Ebony and Jet magazines are a staple in Black Households. They say you’re not black until you’re featured in one of those two magazines.
“Great joy and great responsibility in management. There is no place I will go where someone would not say that I know this brand. “
These are the words of Michelle Guy, the new CEO of Ebony and Jet. It helps to move iconic brands into the modern era. Her mission is balance.
“I’m trying to find a balance in attracting entertainment and celebrities, but also on our cover in the February print edition were ten African-American Black Stem students who are HBCU Queens sponsored by Olay.”
The mission of brands is still the same to emphasize the greatness of the African American community.
Ghee has an impressive resume, having previously worked for The Weather Channel, CNN, A&E, The History Channel and BET Networks. While working at BET, she founded and operated BETHer, the first and only network for black women.
Community and storytelling are very important to Ghee.
“One of the adjectives that comes to mind is real, this brand has always been real. So we have to tell difficult stories. But the fact is that I want to make sure that the one who tells the story comes from the story, this is the first. Because a lot of news is told, and it’s not through the prism of people who have the facts. My team is diverse and has gone through this journey. They understand travel. My management team is black women, and the head of the PR department is men, because there has to be diversity in everything. But we have to tell a true story, and I think Ebony / Jet has always done that. “
She added that “black media is responsible for educating and informing about what is happening in the world and how they affect us as human beings.”
One of Ghee’s strengths is her advocacy of black women. She shared her thoughts on the current state of newsrooms and how black journalists are fighting for equality and justice, especially in terms of leadership.
“Today it is such a difficult issue because in corporate America we still feel we are invisible and marginalized. Our opinion does not matter. Obviously, everyone who knows my path knows that I’ve been doing this my entire career. I see this through some of my industry colleagues. The strength of today is that my voice is not heard all the time. I wrote three books. I was not going to be silent. “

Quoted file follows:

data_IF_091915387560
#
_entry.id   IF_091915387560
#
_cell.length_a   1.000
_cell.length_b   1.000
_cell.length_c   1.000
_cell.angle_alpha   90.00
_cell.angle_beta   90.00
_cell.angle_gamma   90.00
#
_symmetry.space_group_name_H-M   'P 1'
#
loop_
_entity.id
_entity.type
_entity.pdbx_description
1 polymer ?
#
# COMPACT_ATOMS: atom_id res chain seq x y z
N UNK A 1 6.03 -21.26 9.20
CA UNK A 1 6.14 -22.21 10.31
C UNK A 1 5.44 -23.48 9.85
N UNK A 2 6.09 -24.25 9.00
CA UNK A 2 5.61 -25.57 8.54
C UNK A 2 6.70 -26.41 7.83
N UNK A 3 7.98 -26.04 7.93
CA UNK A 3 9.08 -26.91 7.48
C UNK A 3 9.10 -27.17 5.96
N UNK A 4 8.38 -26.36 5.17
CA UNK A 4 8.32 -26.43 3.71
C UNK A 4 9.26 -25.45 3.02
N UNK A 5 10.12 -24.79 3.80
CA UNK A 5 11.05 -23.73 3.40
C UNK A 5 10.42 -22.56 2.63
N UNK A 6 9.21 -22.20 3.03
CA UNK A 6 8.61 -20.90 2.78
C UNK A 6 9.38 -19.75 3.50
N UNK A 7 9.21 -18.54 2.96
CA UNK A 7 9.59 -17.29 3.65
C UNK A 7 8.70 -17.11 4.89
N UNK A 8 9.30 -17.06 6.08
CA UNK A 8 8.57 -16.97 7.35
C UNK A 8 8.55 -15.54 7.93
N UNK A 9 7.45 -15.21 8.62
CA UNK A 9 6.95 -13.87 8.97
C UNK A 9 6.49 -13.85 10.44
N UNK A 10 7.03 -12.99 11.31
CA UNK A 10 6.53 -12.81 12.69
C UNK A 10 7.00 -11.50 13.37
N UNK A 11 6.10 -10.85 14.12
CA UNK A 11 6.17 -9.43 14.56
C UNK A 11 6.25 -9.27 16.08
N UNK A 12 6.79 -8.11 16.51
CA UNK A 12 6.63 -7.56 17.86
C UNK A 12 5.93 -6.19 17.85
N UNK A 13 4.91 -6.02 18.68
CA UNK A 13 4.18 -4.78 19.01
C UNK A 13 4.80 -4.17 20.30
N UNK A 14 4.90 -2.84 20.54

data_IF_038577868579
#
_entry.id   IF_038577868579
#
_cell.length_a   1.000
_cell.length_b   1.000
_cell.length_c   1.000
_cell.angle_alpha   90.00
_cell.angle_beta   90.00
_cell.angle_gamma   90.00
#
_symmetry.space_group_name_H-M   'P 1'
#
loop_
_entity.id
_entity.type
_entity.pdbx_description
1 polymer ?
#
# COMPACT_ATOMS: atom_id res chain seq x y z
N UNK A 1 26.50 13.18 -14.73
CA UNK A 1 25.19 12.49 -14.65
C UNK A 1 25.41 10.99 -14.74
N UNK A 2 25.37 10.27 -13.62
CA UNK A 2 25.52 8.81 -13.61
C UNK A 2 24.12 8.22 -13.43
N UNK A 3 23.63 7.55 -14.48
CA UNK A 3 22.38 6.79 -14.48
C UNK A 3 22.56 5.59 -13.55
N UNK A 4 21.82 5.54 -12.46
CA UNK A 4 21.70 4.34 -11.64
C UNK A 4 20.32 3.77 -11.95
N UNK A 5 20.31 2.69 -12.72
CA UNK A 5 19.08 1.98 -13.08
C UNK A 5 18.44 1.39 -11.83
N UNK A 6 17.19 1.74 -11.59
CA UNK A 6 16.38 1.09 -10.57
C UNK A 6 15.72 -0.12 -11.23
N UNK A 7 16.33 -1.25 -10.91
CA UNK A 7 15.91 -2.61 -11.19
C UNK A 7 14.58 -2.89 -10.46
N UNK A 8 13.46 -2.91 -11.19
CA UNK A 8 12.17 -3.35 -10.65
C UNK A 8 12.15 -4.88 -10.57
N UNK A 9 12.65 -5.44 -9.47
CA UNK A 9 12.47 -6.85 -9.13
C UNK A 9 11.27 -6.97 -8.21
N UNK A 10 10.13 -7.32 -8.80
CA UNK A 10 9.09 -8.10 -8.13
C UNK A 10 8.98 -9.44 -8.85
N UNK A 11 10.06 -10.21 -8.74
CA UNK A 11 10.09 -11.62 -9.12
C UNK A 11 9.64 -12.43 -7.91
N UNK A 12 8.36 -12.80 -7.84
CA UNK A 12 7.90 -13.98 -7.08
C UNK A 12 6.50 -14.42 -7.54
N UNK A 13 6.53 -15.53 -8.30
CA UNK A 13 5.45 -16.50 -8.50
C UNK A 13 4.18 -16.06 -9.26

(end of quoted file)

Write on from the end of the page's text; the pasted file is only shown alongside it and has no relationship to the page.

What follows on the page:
Three books she has written: “Stratechic: Life and Career Strategies for Women” (2015), “Stratechic 2.0: HER PLAN, HER GOAL” (2017) and “Success on Your Terms” (2019), are the foundations for creating and achieving personal goals.
Ghee believes in the importance of mentoring and building a channel to train the next generation.
“The biggest factor is time. I am still personally available to make sure I stand up for young women. I advise and sponsor. “
She worked hard to publish her story. As a result, she gave some advice to storytellers who tell the stories of others well, but have difficulty telling their own.
“The first thing I tell everyone is to know your 30-second elevator. In other words, know who you are. Second, know what culture is in your environment and who has power in your organization. The last thing you need is to be willing to be bold and be willing for someone to share wonderful things about you, because when it comes from you, it may sound like bragging, but when other people do it, it’s great. In other words, find someone who is willing to help sell your narrative. ”
You can learn more about Guy’s story when she delivers a keynote speech on Saturday, April 2, at 4pm as part of a free conference at Neumann University aimed at helping professionals develop a personal brand and hone the skills needed to succeed in business. era.
The ElevateU conference, sponsored by the University Leadership Center, features speakers who give practical advice on improving networking and interviewing skills, as well as improving professional presence on LinkedIn. It will take place at Mirenda University Center from 10.30am to 5pm.